Appeal from the Order of the Court of Common Pleas of Philadelphia County, in case of City of Philadelphia v. John E. Bullion, No. 4114 February Term, 1975.
Douglas P. Coopersmith, with him Kenneth E. Aaron, and Astor & Weiss, for appellant.
Stewart M. Weintraub, Assistant City Solicitor, with him Albert J. Persichetti, Deputy City Solicitor, Stephen Arinson, Chief Deputy City Solicitor, and Sheldon L. Albert, City Solicitor, for appellee.
President Judge Bowman and Judges Crumlish, Jr., Kramer, Wilkinson, Jr., Mencer, Rogers and Blatt. Opinion by Judge Kramer.
[ 28 Pa. Commw. Page 487]
This is an appeal by John Bullion (appellant) from an order overruling his preliminary objections raising questions on whether the Philadelphia County Court of Common Pleas lacks jurisdiction over his person.*fn1 We affirm.
At all times during these proceedings the appellant has been a resident of the State of New Jersey. During the years 1971 through 1973 inclusive, appellant was employed as a civilian engineer technician by the United States Navy at the Naval Air Engineering Center located at the United States Naval Base on League Island. The City of Philadelphia (appellee) alleges that appellant earned during these years various sums of money which are subject to its wage tax.*fn2 The City further alleges that appellant has failed to pay the tax or to file tax returns for the years in question.
Appellee served appellant pursuant to the Pennsylvania long-arm statute.*fn3 Appellant, contending such service was improper, filed preliminary objections based upon the court's jurisdiction over his person. His objections were overruled by the lower court and appellant appealed.*fn4
[ 28 Pa. Commw. Page 488]
Appellant's contention that use of the long-arm statute was improper in his instance to obtain in personam jurisdiction is based upon the following three arguments: (1) the Commonwealth of Pennsylvania does not have legislative jurisdiction to require appellant to designate the Department of State as his agent for service of process as provided for in the Pennsylvania long-arm statute; (2) appellant was not an individual "doing business" in Pennsylvania under the terms and intent of the statute; and (3) personal jurisdiction obtained by long-arm statute over a nonresident employed within a Federal enclave violates the Due Process Clause of the United States Constitution.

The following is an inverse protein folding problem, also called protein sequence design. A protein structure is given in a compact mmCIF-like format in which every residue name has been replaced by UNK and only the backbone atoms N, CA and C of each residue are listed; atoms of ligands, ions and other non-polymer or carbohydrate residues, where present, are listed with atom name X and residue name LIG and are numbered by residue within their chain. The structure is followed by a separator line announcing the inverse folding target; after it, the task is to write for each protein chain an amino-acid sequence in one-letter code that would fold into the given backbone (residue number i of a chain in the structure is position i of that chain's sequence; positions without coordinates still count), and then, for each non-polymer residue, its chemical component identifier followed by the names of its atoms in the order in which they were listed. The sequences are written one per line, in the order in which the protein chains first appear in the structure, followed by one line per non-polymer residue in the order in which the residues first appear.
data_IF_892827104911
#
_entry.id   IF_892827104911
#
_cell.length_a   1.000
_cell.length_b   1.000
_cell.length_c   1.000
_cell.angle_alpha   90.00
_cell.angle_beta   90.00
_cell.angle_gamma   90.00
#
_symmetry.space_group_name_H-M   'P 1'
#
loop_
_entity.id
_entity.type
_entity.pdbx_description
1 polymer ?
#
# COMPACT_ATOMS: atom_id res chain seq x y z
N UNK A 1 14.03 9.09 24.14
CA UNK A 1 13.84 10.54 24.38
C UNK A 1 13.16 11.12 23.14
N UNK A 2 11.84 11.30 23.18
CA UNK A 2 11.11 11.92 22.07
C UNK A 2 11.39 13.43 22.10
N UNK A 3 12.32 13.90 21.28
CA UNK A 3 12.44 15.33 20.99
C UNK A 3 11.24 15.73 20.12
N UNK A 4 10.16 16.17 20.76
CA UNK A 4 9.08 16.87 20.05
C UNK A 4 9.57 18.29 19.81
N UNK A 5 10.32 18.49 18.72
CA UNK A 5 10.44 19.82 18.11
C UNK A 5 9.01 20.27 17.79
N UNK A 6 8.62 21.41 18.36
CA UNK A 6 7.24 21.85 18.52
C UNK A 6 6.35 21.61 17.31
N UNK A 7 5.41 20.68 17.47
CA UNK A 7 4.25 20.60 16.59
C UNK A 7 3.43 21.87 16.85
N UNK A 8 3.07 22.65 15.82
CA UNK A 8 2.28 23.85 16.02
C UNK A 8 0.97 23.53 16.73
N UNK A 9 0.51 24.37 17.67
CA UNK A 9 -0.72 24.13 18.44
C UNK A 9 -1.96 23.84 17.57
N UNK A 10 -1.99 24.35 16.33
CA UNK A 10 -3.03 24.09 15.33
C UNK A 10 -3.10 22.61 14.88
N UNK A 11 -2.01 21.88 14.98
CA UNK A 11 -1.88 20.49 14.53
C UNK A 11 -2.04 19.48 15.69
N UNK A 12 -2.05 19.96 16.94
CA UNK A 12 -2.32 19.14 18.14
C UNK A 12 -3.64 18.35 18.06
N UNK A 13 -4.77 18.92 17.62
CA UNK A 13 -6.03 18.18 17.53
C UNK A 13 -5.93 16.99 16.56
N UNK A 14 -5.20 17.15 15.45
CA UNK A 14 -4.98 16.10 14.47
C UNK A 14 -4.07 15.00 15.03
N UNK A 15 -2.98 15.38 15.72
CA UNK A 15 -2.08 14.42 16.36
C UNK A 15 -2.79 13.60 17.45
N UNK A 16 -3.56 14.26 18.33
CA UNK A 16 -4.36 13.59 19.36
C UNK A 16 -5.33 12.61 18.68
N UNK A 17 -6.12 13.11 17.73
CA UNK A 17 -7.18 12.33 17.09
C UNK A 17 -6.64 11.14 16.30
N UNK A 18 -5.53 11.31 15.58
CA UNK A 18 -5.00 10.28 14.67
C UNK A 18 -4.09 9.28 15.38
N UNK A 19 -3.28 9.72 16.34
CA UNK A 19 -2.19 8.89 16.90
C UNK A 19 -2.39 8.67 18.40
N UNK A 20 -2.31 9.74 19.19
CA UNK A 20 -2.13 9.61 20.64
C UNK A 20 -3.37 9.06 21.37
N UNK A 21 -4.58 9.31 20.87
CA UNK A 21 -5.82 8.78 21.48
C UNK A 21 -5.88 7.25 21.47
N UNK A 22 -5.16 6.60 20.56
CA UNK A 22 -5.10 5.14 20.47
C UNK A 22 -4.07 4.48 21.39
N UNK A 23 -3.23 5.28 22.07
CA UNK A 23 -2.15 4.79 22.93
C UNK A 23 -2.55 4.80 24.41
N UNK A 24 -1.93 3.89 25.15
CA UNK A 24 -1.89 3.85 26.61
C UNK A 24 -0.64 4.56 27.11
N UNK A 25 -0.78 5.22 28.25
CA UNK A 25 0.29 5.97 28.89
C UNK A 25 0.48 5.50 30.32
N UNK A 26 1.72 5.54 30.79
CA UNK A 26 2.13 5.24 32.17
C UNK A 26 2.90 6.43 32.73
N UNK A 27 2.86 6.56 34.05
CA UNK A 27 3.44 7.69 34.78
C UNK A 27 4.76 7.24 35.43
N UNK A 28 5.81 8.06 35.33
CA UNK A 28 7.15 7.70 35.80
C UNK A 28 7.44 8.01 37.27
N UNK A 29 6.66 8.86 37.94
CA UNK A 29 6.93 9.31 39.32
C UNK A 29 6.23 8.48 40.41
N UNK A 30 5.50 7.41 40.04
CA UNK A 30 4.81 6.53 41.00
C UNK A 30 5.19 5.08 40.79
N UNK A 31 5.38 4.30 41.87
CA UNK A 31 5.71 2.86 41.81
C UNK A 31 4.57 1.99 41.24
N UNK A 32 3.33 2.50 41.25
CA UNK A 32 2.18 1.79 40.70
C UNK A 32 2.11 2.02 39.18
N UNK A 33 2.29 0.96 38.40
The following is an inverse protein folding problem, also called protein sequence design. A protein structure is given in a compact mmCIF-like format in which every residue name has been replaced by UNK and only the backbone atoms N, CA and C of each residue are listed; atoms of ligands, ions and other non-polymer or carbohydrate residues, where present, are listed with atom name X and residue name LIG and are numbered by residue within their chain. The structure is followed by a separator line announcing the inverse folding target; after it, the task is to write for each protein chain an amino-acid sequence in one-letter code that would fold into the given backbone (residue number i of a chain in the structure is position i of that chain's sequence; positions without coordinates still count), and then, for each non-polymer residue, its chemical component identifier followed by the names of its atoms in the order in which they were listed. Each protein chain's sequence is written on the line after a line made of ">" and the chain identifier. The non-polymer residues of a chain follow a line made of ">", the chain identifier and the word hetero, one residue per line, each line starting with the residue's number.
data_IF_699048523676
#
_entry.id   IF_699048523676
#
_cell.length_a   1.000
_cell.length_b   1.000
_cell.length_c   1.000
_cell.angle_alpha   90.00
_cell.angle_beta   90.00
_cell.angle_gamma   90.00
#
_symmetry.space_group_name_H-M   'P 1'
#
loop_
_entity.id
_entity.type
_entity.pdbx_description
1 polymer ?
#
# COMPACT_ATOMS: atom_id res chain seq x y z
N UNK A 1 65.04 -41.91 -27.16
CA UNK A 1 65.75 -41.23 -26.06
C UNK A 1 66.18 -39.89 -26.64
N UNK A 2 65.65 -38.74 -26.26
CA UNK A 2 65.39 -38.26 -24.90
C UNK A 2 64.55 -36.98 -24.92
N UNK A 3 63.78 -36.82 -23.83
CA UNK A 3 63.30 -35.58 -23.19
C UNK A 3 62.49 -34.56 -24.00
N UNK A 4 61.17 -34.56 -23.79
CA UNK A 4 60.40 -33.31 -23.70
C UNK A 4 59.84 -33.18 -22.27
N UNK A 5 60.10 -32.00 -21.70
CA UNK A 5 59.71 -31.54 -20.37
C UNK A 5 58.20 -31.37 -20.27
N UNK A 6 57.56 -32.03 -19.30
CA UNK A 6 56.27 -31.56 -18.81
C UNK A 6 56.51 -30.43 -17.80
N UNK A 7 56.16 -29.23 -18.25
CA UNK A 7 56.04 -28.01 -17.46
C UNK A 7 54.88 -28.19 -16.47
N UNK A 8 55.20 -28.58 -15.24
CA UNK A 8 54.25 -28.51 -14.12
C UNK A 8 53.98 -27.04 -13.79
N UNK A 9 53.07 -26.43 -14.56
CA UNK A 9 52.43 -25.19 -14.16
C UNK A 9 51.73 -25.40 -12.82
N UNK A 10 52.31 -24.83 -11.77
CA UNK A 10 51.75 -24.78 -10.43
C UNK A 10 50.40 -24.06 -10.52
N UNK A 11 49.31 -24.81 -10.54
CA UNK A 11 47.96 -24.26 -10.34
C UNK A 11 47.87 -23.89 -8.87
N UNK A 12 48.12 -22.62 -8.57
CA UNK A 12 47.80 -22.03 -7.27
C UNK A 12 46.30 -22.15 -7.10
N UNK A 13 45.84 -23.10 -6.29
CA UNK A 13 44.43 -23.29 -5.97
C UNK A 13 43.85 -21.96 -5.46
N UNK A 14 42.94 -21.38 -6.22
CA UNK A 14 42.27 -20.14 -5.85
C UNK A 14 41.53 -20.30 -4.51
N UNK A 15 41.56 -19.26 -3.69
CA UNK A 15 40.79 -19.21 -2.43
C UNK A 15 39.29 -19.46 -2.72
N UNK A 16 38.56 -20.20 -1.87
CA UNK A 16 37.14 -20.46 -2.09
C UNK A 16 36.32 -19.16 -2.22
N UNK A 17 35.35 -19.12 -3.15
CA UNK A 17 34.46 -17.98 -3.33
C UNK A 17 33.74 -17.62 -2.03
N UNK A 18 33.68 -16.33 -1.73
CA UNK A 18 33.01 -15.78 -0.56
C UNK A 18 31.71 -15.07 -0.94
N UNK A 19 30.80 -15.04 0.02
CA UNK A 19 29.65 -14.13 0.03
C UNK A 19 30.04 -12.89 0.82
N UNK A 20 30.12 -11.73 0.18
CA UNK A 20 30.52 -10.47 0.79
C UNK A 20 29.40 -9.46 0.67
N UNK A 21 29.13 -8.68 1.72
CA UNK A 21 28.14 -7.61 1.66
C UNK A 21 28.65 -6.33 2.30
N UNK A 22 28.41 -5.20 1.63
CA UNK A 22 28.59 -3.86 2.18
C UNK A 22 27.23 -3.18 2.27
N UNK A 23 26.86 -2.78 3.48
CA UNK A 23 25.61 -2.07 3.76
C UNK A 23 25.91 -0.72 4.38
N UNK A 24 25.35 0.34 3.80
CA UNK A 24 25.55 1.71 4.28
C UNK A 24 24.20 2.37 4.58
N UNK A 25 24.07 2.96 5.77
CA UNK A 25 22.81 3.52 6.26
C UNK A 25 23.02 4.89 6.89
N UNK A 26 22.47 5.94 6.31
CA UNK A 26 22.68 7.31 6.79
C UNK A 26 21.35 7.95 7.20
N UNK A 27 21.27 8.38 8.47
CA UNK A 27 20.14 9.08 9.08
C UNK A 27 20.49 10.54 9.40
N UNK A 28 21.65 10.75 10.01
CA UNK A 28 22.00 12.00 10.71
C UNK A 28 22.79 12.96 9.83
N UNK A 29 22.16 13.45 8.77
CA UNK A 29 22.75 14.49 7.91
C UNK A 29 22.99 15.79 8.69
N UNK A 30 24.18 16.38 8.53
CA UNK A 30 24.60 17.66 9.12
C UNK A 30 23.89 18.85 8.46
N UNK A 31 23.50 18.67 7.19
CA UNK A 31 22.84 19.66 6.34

[ 28 Pa. Commw. Page 489]
Appellant's contention that the Commonwealth has no legislative jurisdiction to obligate him to designate the Department of State as his agent for receipt of process is without merit. When Pennsylvania ceded League Island to the United States, it also ceded exclusive legislative jurisdiction over the area to the Federal Government.*fn5 The Commonwealth, however, reserved concurrent jurisdiction for service of civil and criminal process within the Federal enclave.*fn6 Such reservations have been upheld in order "to prevent these lands from becoming a sanctuary for fugitives from justice for acts done within the acknowledged jurisdiction of the state." Fort Leavenworth Railroad Co. v. Lowe, 114 U.S. 525 (1885). This language has been construed as authorizing states "to execute civil and criminal process for acts done within the states on lands ceded to the Federal Government." In re Thompson, 157 F. Supp. 93 (E.D. Pa. 1957), aff'd, sub nom. United States ex rel. Thompson v. Page 489} Lennox, 258 F.2d 320 (3d Cir. 1958), cert. denied, 358 U.S. 931 (1959). Though insufficient by itself, this reservation of power combined with the power the Federal Government receded to Pennsylvania by the Buck Act,*fn7 permitting states and local authorities to tax personal income within Federal enclaves, gives the Commonwealth the legislative jurisdiction necessary to deem the Department of State as appellant's agent for service of process.
The Buck Act provides pertinently:
(a) No person shall be relieved from liability from any income tax levied by any State, or by any duly constituted taxing authority therein, having jurisdiction to levy such a tax, by reason of his residing within a Federal area or receiving income from transactions occurring or services performed in such area; and such State or taxing authority shall have full jurisdiction and power to levy and collect such tax in any Federal area within such State to the same extent and with the same effect as though such area was not a Federal area. 4 U.S.C. § 106. (Emphasis added.)
It has been settled that this legislation grants appellee the power to "levy and collect" taxes on income earned by nonresidents employed on League Island. Non-Resident Taxpayers Association v. Municipality of Philadelphia, 341 F. Supp. 1139, 1142 (D.N.J. 1971), aff'd. mem., 406 U.S. 951 (1972); Kiker v. City of Philadelphia, 346 Pa. 624, 633, 31 A.2d 289, 294, cert. denied, 320 U.S. 741 (1943). More important to resolving the issue before this Court, ...